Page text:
Updated: 1/2/2021

Hyperosmolar Hyperglycemic State

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Snapshot
  • A 65-year-old woman with a past medical history significant for type 2 diabetes, glaucoma, and psoriasis presents to the emergency room for altered mental status. For the past few days, she has had increasing cough followed by polyuria, weakness, and fatigue. She has had a few tactile fevers at home. On physical exam, she is febrile and tachycardic. Her skin turgor is poor and she has dry mucous membranes. She is alert and oriented only to self, a change from her baseline. Laboratory results are significant for an elevated serum glucose of 730 mg/dL. Arterial blood gas shows a normal pH. No ketones are detected in the serum. Chest radiograph shows a new right lower lobe infiltrate. She is given a bolus of fluids and admitted to the intensive care unit for further management.
Introduction
  • Clinical definition
    • hyperosmolar hyperglycemic state (HHS) is also known as nonketotic hyperglycemic coma
    • a complication of diabetes mellitus characterized by
      • hyperglycemia
      • ↑ osmolality
      • dehydration
      • minimal or no ketoacidosis
  • Epidemiology
    • demographics
      • patients with type 2 diabetes
        • insulin resistance + increased serum insulin levels 
        • beta cell burnout in the long run
    • etiology
      • medication noncompliance
      • acute medical illness
        • myocardial infarction
        • stroke
        • pancreatitis
        • infection
  • Pathogenesis
    • hyperglycemia results in
      • osmotic diuresis
      • dehydration and electrolyte loss
      • increased intravascular osmolarity
      • impaired renal function
      • increased proinflammatory cytokines
  • Associated conditions
    • type 2 diabetes
Presentation
  • Symptoms
    • symptoms develop over days with gradual onset
    • polyuria
    • polydipsia
    • weight loss
    • weakness and fatigue
    • mental status changes
    • dehydration
      • may present with shock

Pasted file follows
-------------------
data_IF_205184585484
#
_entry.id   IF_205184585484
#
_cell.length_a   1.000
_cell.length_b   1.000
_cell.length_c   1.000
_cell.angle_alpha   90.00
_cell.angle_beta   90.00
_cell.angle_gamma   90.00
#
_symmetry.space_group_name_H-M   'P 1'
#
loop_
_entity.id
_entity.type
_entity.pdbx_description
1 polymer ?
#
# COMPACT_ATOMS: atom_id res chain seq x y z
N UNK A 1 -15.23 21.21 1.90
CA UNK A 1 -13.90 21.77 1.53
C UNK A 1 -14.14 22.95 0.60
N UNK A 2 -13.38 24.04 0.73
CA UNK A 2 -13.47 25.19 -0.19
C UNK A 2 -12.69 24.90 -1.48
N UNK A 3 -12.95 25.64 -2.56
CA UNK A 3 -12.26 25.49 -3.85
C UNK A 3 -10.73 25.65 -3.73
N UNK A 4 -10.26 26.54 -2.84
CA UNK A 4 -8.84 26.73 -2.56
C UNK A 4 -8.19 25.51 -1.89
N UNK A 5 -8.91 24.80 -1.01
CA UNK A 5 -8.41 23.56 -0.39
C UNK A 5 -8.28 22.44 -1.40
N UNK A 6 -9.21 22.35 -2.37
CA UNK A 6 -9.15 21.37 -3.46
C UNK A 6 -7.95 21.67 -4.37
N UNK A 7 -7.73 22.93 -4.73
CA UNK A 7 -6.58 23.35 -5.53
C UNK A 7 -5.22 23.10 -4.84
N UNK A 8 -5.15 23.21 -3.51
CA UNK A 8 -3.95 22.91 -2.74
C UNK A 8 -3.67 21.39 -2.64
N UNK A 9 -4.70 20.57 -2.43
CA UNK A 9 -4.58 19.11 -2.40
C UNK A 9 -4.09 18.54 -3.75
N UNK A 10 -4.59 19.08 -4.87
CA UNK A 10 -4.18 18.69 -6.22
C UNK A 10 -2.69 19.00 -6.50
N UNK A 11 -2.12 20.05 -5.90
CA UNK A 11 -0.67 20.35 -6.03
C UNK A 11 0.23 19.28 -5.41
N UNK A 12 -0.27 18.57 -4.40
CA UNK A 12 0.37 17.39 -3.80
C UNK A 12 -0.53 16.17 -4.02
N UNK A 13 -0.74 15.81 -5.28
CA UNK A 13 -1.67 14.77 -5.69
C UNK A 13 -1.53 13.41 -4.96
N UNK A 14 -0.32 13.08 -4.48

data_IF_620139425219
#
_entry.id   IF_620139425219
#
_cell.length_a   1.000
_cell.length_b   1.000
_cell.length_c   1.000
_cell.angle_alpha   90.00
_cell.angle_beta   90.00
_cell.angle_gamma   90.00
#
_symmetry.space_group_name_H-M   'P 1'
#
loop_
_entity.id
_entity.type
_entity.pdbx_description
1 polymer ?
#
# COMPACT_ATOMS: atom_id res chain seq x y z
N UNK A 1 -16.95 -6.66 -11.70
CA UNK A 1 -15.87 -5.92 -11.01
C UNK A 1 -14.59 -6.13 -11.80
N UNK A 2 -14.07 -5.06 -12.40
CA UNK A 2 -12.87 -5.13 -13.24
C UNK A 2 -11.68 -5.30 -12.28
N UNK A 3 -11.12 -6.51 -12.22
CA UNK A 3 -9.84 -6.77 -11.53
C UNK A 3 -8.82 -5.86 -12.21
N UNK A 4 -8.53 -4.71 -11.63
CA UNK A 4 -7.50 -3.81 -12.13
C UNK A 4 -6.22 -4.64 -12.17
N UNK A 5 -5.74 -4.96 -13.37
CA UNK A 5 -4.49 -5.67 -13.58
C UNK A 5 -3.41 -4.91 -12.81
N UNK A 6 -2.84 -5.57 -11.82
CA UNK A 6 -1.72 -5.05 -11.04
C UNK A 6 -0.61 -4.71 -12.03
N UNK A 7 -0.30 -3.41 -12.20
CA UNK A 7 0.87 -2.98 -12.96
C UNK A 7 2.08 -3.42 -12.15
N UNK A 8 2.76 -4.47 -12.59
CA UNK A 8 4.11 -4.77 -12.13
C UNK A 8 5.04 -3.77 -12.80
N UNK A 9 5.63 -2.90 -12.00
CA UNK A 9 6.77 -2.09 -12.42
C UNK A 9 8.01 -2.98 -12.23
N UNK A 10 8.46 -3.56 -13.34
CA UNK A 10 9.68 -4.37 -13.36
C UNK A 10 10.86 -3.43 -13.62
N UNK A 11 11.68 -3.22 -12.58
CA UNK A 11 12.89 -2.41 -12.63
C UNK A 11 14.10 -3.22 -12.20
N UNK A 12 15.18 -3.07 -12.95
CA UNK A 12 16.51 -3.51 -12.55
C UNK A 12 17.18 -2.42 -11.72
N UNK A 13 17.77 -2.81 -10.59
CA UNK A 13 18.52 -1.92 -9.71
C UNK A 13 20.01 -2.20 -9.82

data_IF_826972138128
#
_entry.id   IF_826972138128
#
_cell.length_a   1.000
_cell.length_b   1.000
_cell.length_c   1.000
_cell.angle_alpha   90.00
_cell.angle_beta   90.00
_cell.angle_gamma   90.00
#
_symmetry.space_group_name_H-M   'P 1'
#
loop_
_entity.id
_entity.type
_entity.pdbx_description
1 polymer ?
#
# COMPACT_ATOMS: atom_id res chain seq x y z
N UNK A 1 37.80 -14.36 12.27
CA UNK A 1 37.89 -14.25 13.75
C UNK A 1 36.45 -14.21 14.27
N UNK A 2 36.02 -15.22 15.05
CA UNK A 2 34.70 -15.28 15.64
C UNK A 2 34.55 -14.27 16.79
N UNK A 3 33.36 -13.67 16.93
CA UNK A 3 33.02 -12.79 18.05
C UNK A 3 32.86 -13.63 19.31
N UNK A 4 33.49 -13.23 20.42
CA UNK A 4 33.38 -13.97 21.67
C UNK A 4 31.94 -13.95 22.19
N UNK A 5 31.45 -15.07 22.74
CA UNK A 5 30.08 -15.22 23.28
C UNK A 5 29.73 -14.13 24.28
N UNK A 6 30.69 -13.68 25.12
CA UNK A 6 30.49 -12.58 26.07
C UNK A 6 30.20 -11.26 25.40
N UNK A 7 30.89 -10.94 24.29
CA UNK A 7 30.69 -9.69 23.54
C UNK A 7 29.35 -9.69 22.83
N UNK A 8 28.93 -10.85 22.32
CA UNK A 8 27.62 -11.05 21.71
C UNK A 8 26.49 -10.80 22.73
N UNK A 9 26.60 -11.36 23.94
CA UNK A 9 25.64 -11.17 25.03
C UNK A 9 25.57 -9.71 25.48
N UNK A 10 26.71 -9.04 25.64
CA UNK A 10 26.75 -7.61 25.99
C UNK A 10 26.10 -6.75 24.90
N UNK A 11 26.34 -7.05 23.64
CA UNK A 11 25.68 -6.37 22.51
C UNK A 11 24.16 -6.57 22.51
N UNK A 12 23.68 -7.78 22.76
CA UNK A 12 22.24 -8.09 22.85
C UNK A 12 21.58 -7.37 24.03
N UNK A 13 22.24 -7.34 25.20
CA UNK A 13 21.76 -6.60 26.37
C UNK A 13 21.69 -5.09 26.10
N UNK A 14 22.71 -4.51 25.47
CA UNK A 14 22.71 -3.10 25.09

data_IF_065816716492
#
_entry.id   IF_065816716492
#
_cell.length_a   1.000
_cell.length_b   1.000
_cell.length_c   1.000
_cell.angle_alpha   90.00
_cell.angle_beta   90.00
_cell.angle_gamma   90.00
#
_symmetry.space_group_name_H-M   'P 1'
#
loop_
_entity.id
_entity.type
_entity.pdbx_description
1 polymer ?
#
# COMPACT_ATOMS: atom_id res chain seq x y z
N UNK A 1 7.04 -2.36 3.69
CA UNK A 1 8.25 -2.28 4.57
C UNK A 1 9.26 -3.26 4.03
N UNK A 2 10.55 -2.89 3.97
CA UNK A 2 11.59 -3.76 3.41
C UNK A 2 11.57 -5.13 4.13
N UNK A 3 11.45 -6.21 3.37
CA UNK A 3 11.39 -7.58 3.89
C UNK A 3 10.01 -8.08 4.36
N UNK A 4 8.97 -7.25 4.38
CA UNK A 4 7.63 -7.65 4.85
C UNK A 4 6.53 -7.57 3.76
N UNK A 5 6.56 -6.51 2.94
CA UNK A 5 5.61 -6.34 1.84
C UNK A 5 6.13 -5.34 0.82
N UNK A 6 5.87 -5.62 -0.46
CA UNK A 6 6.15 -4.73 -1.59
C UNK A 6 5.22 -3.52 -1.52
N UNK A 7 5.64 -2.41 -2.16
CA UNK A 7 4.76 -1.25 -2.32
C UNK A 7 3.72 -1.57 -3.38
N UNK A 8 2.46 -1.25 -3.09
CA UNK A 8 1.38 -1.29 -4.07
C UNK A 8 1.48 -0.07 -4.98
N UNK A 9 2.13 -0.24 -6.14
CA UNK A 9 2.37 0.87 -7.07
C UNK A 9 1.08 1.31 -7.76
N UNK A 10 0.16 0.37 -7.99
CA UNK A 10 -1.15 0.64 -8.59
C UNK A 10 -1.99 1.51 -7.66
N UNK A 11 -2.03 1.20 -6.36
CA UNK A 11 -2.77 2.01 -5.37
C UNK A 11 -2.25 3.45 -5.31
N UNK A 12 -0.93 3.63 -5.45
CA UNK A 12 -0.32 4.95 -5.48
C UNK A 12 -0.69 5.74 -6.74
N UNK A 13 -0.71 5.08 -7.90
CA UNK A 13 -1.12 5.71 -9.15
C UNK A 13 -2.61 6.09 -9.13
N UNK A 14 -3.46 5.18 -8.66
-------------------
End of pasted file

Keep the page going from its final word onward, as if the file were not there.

• blurry vision
      • from lens swelling secondary to osmotic pressure
Studies
  • Diagnostic testing
    • studies
      • ↑ blood glucose
      • small or absent ketones (β-hydroxybutyrate)
      • serum osmolality > 320 mOsm/kg
      • pH > 7.3
      • serum bicarbonate > 15-18 mmol/L
      • may have ↑ lactate
  • Diagnostic criteria
    • ↑ glucose-induced stupor/coma without ketonemia or acidosis
Differential
  • Diabetic ketoacidosis
    • distinguishing factors
      • often occurs in patients with type 1 diabetes
      • patients are acidotic and with ketones
      • more often presents with nausea, vomiting, and abdominal pain
Treatment
  • Management approach
    • mainstay of treatment is to normalize osmolality, normalize serum glucose, and replete fluids/electrolytes
  • First-line
    • intravenous fluid resuscitation
    • replete electrolytes 
      • especially potassium
        • with goal of 4-5 mEq/L
    • intravenous insulin
      • after fluid resuscitation
Complications
  • Thrombosis

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Questions (4)
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(M2.EC.17.4831) A 55-year-old man with no significant medical history returns for follow-up of a fasting blood glucose (FBG) of 110 mg/dL. His mother had a myocardial infarction at age 52. He weighs 90 kg and his body mass index is 35 kg/m2. His repeat FBG is 160 mg/dL and hemoglobin A1c (HbA1c) is 7.0%. He is started on metformin but is lost to follow-up. Two years later, his HbA1c is 7.6% despite maximal metformin usage, so the patient is started on glyburide. Three months later, his HbA1c is 7.3% while on both medications, and subsequently prescribed glargine and aspart. Three months later, he is brought by his wife to the emergency department for evaluation of altered mental status. His electronic medical record notes that he was started on nitrofurantoin recently for an urinary tract infection. He is disoriented to place and time. His temperature is 99°F (37.2°C), blood pressure is 83/59 mmHg, pulse is 130/min, respirations are 26/min. His basic metabolic panel is shown below:

Serum:
Na+: 119 mEq/L
Cl-: 90 mEq/L
K+: 4.2 mEq/L
HCO3-: 24 mEq/L
BUN: 25 mg/dL
Glucose: 1,400 mg/dL
Creatinine: 1.9 mg/dL

His urine dipstick is negative for ketones. A peripheral intravenous line is established. Which of the following is the best initial step in management?

QID: 109467
1

3% hypertonic saline

16%

(9/56)

2

Regular insulin

16%

(9/56)

3

Lactated ringer's solution

43%

(24/56)

4

Glargine insulin

0%

(0/56)

5

Regular insulin and potassium

25%

(14/56)

M 7 D

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(M2.EC.14.16) A 61-year-old female with congestive heart failure and type 2 diabetes is brought to the emergency room by her husband because of an altered mental status. He states he normally helps her be compliant with her medications, but he had been away for several days. On physical exam, her temperature is 37.2 C, BP 85/55, and HR 130. Serum glucose is 500 mg/dL. Which of the following is the first step in the management of this patient?

QID: 104341
1

IV ½ NS

5%

(4/81)

2

IV NS

65%

(53/81)

3

IV D5W

2%

(2/81)

4

Subcutaneous insulin injection

4%

(3/81)

5

IV insulin

21%

(17/81)

M 7 E

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Evidence (8)
EXPERT COMMENTS (2)
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